• Randy Sohn Says:

        Well, I sure dunno, thinking tho about what Dux says about both Boeing and Airbus wondering where they’ll ever get enough pilots to crew all the coming airliners.

      • Yes, it’s a mad scramble now to gin up flight training, because all of our furloughed AA pilots have either accepted recall or given up their recall rights. Hard to believe that ten year furlough nightmare is over.

        Supposed to start interviewing pilots in September for new hire classes in January.

  2. Sounds great, but seriously. Am I going to make my connection?

    Ha ha

  3. Tini von Allwoerden Says:

    thanks for the insight xx

  4. Chris, it looks like the “anonymous pilot” who commented on fuel and fire was Ernie Gann. Look here:


  5. Tom Barnes Says:

    I take it that it’s your own paper clip and rubber band document retention system above the FMS?

    I’m sure Boeing could make those available as a factory option, but probably at a lot more cost…

  6. Tim Perkins Says:

    I wonder what percentage of your passengers equate piloting a 737 to driving a car…that pretty all you and FO are doing is steering, accelerating, and braking.

  7. I love the aviation, thanks for this blog!!

  8. Cedarglen Says:

    A wonderful post, Chris – ands you know there will be questions.. In this case, I guess you are both Captain and PF. If the other seat was flying and briefed a slightly different but reasonable plan, would you reject it, modify it or accept it. If ‘tight-brain’ correction is necessary, would you do it 1) before take off, 2)inflight, or 3) after landing?
    While you are *always* the PIC, and you may drive your airplane at will, I’m curious; when your FO/partner is allowed to fly, does s/he enjoy the same degree of independent thought to create and brief a taxi, takeoff and flight plan? If you have (any) issues with the FO’s plan or briefing, are they discussed (resolved) and understood before the aircraft moves? In your airplane, are both pilots fully satisfied with the pending program – and before the wheels turn?
    With apologies as necessary, Chris, I don’t sense that degree of “CMR,” in today’s post. I’ve read much better CRM-focused posts from your fingers and, perhaps, I’m missing something that was implied. Does the FO (I’ll assume PF in this case, but applies to any function) do his/her own, independent time/fuel/hold calculations – and then compare with your and those of your (two, I understand)FMCs? In the end, I don’t think this post reflects your professional actions in a situation the includes a difference of opinion among pilots. I don’t see that here and I wonder. Ordering when necessary is fine, but it should still include input from your FO, especially of s/he is the PF. Am I missing something? Darn good post -C.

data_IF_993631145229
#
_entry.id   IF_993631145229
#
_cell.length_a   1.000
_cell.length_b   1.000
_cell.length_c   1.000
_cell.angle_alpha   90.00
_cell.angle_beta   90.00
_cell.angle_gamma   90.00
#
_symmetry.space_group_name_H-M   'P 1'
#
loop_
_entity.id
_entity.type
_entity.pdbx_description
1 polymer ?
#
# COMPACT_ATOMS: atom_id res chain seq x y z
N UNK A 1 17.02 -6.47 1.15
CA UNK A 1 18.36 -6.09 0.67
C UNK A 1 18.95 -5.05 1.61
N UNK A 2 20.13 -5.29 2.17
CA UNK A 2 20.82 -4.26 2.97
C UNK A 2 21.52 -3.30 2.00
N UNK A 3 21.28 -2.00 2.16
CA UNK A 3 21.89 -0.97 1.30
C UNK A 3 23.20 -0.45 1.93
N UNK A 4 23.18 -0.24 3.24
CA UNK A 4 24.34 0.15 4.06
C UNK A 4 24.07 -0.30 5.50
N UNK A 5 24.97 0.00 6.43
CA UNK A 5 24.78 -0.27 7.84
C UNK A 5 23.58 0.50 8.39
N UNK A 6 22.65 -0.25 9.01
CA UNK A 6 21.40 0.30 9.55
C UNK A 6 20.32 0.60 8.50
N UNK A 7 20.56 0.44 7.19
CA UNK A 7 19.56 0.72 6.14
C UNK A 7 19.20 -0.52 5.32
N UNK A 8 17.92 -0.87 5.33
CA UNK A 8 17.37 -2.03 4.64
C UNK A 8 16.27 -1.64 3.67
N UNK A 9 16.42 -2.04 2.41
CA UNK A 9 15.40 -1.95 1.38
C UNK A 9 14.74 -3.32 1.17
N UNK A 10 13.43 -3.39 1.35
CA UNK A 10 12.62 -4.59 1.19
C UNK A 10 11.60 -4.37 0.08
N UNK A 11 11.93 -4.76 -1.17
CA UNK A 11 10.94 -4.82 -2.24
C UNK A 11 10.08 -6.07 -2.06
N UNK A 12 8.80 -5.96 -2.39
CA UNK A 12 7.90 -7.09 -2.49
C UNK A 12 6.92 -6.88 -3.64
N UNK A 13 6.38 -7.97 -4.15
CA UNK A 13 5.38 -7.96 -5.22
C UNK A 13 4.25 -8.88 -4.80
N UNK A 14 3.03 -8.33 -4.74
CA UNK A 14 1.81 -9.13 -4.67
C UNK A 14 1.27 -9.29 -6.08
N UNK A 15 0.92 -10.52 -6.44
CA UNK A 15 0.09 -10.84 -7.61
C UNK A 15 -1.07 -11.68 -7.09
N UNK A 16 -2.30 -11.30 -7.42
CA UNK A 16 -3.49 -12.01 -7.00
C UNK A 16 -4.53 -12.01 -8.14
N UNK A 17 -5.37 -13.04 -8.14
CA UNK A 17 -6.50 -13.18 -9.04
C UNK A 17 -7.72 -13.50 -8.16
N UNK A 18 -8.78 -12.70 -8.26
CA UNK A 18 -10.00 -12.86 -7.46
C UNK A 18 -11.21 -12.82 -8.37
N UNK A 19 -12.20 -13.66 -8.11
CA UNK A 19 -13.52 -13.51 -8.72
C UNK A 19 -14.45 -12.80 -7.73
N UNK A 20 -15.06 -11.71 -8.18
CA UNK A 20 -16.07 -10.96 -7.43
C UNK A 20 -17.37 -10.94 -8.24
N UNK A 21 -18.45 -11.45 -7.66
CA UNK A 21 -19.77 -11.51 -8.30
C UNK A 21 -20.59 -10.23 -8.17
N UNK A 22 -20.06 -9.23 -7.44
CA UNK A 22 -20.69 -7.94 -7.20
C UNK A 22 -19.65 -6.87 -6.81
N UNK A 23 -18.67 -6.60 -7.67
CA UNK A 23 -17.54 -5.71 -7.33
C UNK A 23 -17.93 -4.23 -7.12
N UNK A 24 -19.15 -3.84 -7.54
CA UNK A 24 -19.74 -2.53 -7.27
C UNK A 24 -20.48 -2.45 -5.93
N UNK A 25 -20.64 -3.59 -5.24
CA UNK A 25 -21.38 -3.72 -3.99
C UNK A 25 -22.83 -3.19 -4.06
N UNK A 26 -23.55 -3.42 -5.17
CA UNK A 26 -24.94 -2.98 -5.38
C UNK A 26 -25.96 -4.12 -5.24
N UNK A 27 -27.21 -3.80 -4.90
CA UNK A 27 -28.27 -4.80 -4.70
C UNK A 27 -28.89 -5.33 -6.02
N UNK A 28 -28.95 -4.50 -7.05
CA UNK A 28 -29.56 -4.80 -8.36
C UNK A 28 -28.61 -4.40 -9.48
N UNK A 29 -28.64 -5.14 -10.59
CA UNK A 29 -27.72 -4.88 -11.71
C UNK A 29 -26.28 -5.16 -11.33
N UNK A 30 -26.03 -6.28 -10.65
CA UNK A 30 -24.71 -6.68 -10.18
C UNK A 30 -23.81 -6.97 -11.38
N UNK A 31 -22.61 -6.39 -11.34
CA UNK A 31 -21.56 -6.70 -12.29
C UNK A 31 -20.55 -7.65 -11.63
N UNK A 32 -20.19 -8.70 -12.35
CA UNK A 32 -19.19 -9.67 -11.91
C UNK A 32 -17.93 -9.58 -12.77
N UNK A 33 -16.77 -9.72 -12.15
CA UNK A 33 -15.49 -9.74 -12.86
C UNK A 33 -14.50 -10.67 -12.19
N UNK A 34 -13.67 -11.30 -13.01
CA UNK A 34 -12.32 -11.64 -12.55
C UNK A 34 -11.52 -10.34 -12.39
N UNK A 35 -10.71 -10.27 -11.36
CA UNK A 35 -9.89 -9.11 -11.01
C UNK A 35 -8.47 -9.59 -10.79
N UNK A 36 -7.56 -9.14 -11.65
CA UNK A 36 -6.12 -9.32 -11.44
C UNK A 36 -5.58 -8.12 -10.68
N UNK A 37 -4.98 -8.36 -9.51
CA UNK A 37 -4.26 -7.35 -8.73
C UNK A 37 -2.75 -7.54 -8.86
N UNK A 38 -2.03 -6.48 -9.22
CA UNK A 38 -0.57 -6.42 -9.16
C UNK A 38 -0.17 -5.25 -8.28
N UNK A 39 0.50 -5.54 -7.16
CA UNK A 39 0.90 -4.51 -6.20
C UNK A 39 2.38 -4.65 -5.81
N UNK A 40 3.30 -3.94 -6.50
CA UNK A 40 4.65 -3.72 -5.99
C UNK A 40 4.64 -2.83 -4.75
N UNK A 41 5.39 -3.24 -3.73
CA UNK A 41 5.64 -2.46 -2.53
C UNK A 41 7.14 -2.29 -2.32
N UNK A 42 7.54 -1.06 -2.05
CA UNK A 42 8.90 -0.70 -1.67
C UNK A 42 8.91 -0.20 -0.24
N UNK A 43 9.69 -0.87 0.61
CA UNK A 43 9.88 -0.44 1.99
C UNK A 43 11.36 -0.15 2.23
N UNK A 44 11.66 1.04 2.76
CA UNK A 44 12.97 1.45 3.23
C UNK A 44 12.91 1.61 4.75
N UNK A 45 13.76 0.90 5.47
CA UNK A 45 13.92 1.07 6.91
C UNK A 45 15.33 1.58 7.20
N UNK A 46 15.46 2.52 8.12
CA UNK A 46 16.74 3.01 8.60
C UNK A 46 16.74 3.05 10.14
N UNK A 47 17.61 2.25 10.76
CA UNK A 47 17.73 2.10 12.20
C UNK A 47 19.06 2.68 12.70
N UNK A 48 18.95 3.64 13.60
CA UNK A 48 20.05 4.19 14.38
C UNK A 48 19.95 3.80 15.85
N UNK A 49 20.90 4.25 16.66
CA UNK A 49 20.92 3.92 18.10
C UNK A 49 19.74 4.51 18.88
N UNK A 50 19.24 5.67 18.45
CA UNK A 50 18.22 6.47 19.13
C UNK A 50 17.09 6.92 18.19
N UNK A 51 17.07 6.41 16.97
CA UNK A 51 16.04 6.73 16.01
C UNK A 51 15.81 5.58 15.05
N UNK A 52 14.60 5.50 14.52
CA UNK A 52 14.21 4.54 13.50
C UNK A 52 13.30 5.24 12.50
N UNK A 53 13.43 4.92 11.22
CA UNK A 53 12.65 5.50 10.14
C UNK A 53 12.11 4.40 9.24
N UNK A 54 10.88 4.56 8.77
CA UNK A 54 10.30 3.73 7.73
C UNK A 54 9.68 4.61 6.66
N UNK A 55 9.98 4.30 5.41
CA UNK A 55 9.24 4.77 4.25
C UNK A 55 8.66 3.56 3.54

• No, that’s not how it works. Before the crew even shows up at the jet, the captain has agreed with the route and approved the fuel load. Never have seen a First Officer involved in that process, nor was I involved that way as an F/O.

      So, no, the F/O doesn’t “brief a different plan” for the flight on which he’s doing the flying. In fact, all of the briefing on the ground is done by the Pilot In Command, which at all times is the captain. Again, I never had a problem with that as F/O.

      In fact, I felt pretty comfortable with my position as F/O: my job was to offer my best advice, then follow through with the captain’s course, again, giving my best input. Certainly, anything I thought was unwise or unsafe, I’d speak up immediately. As captain, I expect the same.

      So if I’m not comfortable with a 330 knot climb out (that presumes smooth air, very rare) I’ll tell the F/O, “How about 280 in case of bumps?” And he’ll slow. If I’m not comfortable with the cruise Mach being too close to either limit as I described in the post, I’ll say, “Let’s split the difference between the limits” (and I’d do the same if he suggested it–although I always do anyway), and he’ll input a different Mach–or I will myself.

      On the F/O’s leg, if he says “I’d like to go left around the weather,” I’ll agree if I think it’s a good idea. If not, I’ll say so: “Left is going to put us downwind. How about right?” Because if there’s a consequence to his preference I’m not comfortable with, that’s the captain’s responsibility to decide otherwise.

      I’d also take the same advice as captain–if I say, “I’m going to go through that gap” and the F/O says, “I’m not comfortable with that,” I’d say to myself “this guy’s instinct is important–we will go around this cell, rather than between cells.”

      As far as fuel calculations, no, the F/O doesn’t work out his own plan. He just works with the agreed upon flight plan. If there’s a difference of opinion, there’s no “vote” or delegation of authority from the PIC (pilot in command) to the PF (pilot flying). As F/O, you offer your best advice, then press on with the captain’s decision. As captain, you weigh the advice carefully, then make the best choice possible.